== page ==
“What made me fall in love with this book was that, in the first chapter, the author, who is a Turkish Muslim scholar, places himself at the Acropolis in Greece. He’s waxing poetic about the reconstruction and restoration activities at the Parthenon, and the history and what it’s been through, how it was built to honor this Goddess of Wisdom, and the various trials and tribulations that have afflicted the monument since. He sets up the book with Art History and Archaeology and the scientific method, and argues that this is the approach needed to better access the identity and history of the Prophet Muhammad.”


What is compelling to Gencer is how the author attempts to close his mind off to his own religiosity and Islamic identity and approach his analysis as a mathematician. He engages with post-Enlightenment and modern research methods spearheaded by European historians, and drawing from archeology, psychology, and even the theory of evolution. “He was one of the first Muslim scholar to do this,” says Gencer. “It breaks a lot of records in that way.”


The book has significance for Islamic researchers today, Gencer says. “Nuri is dabbling in all of these ideas that were really new at the time. In doing this, he is trying to inject some new energy into the religion and consider it within a modern context and demonstrate the ways that Islam — as a product of the 7th century — can translate to the 20th century and still be relevant. He argues that Islam can’t be incompatible with modernity because that would be a death sentence. I think this is why researchers today are going to want to read this. It's going to be a great resource for anyone who is interested in modernization processes from within the Islamic world.”


Building Community in the Classroom

Gencer feels that what is most important to her teaching is communication, accessibility, and translation – meaning translating ideas from a scholarly language to a language that an undergrad student can better understand. “As art historians, a lot of times we’re translating images and objects into words and ideas. Communication and accurate representation are important parts of translation.” One way she does this is to focus on breaking down terminology and forms that might otherwise be unfamiliar or intimidating.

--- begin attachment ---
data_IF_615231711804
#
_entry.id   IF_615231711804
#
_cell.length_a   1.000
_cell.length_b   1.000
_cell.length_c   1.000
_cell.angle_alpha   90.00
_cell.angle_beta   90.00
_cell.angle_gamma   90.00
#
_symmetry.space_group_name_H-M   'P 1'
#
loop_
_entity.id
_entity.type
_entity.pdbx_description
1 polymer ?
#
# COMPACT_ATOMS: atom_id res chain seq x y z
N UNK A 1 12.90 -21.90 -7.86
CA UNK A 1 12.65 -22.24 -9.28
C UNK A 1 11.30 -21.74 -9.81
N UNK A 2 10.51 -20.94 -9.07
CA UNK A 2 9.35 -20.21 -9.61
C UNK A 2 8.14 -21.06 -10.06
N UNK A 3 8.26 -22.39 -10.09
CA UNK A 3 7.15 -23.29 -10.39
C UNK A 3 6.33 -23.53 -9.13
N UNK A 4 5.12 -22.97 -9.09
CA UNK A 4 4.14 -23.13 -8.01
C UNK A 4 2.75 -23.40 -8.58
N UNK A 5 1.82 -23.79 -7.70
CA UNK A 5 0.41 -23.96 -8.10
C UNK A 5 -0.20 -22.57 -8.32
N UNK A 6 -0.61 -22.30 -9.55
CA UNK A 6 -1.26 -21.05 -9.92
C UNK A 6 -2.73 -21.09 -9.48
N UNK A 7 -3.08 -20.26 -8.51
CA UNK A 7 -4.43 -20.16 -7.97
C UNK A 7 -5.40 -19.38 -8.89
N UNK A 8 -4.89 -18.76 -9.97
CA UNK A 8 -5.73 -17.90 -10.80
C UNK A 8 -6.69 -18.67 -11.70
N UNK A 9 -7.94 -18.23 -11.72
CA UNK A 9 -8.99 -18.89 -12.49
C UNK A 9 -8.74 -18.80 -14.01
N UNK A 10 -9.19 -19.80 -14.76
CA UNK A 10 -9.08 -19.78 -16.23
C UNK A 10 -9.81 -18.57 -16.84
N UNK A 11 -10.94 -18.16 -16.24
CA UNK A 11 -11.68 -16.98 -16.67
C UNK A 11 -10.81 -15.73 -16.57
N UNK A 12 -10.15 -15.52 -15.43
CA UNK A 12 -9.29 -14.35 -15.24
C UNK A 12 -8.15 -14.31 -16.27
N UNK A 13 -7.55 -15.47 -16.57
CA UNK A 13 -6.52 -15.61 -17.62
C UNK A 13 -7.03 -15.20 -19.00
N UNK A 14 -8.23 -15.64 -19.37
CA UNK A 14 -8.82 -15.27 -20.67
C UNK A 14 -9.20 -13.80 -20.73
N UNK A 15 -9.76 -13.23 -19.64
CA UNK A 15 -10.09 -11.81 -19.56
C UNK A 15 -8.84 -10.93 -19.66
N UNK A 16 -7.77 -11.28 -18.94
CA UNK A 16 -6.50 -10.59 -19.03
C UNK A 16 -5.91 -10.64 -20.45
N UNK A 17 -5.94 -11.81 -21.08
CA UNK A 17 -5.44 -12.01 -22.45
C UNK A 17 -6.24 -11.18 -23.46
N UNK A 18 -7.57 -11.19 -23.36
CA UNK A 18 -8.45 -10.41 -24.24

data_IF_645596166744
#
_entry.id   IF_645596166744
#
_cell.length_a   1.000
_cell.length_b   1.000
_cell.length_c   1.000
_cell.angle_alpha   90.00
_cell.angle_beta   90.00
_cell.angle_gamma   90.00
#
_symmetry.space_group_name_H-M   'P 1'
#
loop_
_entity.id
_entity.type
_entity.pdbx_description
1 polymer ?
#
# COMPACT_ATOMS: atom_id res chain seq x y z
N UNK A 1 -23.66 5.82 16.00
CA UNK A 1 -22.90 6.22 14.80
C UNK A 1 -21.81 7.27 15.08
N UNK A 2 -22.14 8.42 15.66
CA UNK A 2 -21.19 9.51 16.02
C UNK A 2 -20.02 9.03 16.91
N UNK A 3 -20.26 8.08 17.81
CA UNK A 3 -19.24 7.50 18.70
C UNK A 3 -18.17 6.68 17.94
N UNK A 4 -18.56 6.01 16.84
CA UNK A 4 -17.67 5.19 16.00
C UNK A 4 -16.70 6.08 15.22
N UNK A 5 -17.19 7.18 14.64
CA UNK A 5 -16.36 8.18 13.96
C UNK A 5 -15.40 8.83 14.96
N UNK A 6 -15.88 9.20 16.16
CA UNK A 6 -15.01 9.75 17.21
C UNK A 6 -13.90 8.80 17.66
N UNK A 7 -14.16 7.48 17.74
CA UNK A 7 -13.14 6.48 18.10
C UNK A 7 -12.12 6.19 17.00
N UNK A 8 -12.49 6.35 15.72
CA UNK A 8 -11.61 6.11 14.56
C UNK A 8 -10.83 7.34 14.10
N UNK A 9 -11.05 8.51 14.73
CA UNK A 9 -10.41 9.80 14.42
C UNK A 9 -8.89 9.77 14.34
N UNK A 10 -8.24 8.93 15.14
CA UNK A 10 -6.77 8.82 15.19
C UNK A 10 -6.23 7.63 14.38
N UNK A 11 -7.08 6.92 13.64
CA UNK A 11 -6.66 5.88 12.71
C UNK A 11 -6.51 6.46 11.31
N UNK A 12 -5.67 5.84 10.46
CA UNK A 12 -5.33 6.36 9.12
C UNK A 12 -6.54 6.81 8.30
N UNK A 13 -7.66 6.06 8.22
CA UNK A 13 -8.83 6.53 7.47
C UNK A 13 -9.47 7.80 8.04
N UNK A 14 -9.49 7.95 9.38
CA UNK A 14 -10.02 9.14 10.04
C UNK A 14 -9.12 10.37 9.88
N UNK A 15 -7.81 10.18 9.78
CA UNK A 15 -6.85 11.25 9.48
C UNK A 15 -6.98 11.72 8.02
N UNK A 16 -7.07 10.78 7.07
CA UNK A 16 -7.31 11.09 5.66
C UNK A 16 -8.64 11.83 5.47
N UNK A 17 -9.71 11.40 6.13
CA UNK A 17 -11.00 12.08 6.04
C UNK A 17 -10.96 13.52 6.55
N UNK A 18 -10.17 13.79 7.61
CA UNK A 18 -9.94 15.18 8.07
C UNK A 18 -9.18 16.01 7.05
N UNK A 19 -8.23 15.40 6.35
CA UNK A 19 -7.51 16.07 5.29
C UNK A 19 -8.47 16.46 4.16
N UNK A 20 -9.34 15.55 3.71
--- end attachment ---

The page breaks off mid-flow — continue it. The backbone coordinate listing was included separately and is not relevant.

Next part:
She wants to encourage students that Islamic Art History is accessible to everyone, even if you don’t know Arabic script. “When I started learning Islamic art and specializing in it, I didn’t know how to read the Arabic script, but it didn’t hinder my ability to appreciate or understand it. That’s also something I bring to my classroom with my students. I’m like ‘I get it.’ I remember when this just looked so abstract. I tell them to not worry about the text, because I'll tell them what it says. ‘Let’s focus on the context, the history, the form,’ I say. I won’t leave them in the dark.”


It is also important for her to build a sense of community in the classroom. This comes from personal experience. “When I started college in the United States, I was fresh out of a Turkish high school, so I carried a huge burden to understand the culture of an American classroom. I missed a lot of communication. My students may also be bringing similar experiences to the classroom. They may have graduated from a high school that’s not in the United States or their school may not have had any art classes or art history classes. I’m very aware of the diversity of experiences that people bring into my classroom.”


As a Pre-Faculty Fellow, Gencer hopes to develop a broader curriculum that focuses on Islamic art. “I want to build out a sustainable, robust curriculum that emphasizes informative, accessible, and relevant approaches to the study of art history in general and Islamic art in particular,” she says. “I look forward to being more hands-on in those types of decisions.”